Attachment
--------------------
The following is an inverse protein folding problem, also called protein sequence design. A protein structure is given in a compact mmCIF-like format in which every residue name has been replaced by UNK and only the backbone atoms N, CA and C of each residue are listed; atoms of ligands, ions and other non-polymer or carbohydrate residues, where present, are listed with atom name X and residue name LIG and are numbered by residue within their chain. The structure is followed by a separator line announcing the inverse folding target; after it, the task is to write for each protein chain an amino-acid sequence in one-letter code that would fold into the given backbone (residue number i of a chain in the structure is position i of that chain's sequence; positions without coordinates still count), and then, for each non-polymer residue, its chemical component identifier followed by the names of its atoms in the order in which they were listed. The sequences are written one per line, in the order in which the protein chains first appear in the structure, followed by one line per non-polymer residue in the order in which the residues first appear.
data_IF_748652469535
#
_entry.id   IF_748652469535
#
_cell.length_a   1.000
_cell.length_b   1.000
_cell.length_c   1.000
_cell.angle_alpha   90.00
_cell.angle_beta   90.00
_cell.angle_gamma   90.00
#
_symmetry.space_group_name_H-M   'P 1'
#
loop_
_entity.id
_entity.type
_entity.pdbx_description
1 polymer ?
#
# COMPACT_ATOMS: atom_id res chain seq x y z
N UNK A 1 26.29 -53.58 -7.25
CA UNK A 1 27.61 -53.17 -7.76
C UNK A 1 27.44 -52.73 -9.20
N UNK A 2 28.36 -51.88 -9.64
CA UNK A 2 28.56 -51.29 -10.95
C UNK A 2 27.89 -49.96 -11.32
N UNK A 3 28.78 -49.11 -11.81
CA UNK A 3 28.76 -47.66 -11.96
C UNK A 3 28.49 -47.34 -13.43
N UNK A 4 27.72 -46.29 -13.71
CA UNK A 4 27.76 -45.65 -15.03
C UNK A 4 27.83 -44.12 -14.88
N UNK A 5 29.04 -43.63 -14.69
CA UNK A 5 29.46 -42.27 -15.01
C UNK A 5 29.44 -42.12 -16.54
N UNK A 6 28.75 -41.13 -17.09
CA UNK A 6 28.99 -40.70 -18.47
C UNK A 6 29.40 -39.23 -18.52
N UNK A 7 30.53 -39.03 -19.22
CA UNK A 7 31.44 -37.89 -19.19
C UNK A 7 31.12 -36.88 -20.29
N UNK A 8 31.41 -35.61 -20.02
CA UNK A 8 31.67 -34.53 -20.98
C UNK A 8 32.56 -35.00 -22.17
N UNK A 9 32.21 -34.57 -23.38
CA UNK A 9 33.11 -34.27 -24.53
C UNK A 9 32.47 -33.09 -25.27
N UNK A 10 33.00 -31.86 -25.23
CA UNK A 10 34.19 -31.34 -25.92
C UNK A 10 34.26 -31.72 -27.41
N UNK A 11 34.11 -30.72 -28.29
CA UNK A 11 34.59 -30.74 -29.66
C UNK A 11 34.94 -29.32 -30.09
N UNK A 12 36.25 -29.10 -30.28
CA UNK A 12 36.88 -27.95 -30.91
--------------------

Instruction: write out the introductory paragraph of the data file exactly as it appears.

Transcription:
The following is an inverse protein folding problem, also called protein sequence design. A protein structure is given in a compact mmCIF-like format in which every residue name has been replaced by UNK and only the backbone atoms N, CA and C of each residue are listed; atoms of ligands, ions and other non-polymer or carbohydrate residues, where present, are listed with atom name X and residue name LIG and are numbered by residue within their chain. The structure is followed by a separator line announcing the inverse folding target; after it, the task is to write for each protein chain an amino-acid sequence in one-letter code that would fold into the given backbone (residue number i of a chain in the structure is position i of that chain's sequence; positions without coordinates still count), and then, for each non-polymer residue, its chemical component identifier followed by the names of its atoms in the order in which they were listed. The sequences are written one per line, in the order in which the protein chains first appear in the structure, followed by one line per non-polymer residue in the order in which the residues first appear.